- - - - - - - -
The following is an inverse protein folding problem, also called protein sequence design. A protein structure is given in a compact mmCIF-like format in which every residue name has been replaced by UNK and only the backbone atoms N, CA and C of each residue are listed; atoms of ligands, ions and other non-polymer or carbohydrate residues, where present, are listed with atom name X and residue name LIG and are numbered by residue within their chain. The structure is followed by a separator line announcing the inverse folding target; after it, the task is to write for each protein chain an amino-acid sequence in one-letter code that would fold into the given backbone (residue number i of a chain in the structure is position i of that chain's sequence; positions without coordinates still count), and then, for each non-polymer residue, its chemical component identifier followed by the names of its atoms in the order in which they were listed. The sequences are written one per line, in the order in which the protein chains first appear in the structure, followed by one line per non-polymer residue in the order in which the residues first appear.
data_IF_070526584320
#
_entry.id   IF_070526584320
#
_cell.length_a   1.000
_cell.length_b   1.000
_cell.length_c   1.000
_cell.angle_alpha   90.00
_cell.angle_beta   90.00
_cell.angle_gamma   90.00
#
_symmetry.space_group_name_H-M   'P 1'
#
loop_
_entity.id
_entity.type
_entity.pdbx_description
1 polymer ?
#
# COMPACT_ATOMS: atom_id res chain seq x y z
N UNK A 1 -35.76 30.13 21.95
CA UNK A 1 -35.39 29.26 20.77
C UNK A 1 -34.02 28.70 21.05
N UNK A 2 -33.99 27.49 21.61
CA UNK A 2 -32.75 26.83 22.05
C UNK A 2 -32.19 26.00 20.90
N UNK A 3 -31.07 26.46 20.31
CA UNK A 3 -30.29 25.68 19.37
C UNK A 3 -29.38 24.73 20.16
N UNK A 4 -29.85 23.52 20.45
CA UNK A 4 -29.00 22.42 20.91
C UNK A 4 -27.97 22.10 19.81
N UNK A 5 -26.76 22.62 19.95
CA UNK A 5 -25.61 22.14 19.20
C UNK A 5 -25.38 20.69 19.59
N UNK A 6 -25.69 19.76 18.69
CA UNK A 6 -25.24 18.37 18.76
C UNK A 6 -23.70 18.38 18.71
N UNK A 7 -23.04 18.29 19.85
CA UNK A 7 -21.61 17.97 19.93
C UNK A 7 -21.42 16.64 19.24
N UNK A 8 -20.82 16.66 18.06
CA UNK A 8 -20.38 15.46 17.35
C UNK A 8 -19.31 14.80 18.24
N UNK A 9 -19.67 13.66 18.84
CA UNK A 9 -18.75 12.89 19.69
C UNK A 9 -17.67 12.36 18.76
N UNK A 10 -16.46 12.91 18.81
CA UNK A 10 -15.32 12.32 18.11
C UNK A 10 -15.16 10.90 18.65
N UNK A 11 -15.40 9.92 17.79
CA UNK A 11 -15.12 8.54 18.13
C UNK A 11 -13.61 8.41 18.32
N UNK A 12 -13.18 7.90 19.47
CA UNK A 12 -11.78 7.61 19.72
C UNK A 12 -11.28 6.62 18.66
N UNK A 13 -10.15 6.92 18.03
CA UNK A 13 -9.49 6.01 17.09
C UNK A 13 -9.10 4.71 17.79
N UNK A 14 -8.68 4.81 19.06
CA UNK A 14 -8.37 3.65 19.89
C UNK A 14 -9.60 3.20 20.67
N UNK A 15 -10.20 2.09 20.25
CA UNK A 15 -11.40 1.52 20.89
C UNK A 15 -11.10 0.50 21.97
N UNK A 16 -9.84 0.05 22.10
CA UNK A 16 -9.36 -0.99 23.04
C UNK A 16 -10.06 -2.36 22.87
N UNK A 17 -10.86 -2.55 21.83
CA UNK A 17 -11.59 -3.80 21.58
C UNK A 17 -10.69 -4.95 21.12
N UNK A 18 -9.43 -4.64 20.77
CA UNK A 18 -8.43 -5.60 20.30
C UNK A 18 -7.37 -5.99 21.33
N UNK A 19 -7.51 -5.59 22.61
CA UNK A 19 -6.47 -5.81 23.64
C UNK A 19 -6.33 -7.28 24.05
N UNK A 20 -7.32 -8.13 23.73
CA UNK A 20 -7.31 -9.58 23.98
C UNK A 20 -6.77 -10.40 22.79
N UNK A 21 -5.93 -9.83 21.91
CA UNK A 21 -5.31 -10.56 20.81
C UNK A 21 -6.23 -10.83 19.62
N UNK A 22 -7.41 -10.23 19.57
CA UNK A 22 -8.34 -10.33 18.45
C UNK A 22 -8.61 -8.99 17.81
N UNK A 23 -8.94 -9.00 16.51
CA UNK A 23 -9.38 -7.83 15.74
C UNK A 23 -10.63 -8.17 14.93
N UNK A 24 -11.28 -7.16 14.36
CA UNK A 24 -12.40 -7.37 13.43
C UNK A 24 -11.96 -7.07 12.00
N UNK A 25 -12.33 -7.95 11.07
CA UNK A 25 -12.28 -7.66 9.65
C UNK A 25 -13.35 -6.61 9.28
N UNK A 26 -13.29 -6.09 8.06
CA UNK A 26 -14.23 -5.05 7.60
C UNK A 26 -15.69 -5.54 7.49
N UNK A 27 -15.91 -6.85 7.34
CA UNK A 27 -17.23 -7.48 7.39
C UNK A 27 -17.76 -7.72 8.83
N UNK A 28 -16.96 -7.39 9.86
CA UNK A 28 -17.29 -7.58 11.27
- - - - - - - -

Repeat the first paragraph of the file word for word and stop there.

The following is an inverse protein folding problem, also called protein sequence design. A protein structure is given in a compact mmCIF-like format in which every residue name has been replaced by UNK and only the backbone atoms N, CA and C of each residue are listed; atoms of ligands, ions and other non-polymer or carbohydrate residues, where present, are listed with atom name X and residue name LIG and are numbered by residue within their chain. The structure is followed by a separator line announcing the inverse folding target; after it, the task is to write for each protein chain an amino-acid sequence in one-letter code that would fold into the given backbone (residue number i of a chain in the structure is position i of that chain's sequence; positions without coordinates still count), and then, for each non-polymer residue, its chemical component identifier followed by the names of its atoms in the order in which they were listed. The sequences are written one per line, in the order in which the protein chains first appear in the structure, followed by one line per non-polymer residue in the order in which the residues first appear.